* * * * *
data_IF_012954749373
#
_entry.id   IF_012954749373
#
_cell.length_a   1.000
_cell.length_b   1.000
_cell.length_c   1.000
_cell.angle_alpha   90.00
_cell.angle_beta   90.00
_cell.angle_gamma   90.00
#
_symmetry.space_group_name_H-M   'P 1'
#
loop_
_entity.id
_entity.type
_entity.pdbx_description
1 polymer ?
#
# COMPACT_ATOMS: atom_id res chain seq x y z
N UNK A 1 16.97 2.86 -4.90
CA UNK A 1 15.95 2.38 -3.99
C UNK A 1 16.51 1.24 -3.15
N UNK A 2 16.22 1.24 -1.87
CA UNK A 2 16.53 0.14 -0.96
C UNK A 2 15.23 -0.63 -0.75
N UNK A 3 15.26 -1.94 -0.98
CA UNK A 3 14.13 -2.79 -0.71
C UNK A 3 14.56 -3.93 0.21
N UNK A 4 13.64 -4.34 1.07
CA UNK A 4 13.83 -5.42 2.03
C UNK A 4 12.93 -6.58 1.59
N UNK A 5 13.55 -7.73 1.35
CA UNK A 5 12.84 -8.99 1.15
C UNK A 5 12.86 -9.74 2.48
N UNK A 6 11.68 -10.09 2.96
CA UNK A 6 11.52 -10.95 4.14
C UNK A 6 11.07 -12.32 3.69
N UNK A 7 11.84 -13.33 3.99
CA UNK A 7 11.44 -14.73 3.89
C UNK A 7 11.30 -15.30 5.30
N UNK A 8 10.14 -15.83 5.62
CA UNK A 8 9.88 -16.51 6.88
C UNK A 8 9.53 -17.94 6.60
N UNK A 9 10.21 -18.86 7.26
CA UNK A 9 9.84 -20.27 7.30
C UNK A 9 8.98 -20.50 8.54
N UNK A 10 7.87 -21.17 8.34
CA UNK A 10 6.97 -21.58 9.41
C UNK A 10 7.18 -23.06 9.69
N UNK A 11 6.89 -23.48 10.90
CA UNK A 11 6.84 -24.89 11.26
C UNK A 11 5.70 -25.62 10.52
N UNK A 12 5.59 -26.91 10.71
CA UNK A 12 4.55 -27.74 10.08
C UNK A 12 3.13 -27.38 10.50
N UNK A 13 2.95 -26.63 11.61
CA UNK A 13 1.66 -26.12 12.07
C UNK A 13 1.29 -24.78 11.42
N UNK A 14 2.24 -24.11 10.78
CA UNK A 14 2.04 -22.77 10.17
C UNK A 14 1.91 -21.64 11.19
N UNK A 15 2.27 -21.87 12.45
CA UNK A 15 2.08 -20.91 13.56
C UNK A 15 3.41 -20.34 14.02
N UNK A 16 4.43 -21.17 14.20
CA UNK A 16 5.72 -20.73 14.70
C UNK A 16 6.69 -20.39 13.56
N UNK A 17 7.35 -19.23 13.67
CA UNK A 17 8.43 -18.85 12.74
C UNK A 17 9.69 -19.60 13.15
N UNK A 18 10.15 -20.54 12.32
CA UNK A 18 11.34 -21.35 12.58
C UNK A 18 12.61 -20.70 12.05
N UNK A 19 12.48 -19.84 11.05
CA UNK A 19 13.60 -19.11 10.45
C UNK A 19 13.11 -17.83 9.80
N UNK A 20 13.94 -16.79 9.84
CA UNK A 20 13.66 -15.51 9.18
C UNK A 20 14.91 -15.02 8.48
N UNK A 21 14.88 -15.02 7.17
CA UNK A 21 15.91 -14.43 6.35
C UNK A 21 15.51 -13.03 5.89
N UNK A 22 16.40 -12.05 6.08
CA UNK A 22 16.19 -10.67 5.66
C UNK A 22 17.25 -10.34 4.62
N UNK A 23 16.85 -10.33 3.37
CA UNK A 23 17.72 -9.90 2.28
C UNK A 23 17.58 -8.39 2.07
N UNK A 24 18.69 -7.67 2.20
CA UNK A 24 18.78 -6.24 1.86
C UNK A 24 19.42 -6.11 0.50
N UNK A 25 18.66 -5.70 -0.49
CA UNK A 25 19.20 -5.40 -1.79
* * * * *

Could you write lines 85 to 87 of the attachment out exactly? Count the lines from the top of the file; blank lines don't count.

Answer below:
CA UNK A 22 16.19 -10.67 5.66
C UNK A 22 17.25 -10.34 4.62
N UNK A 23 16.85 -10.33 3.37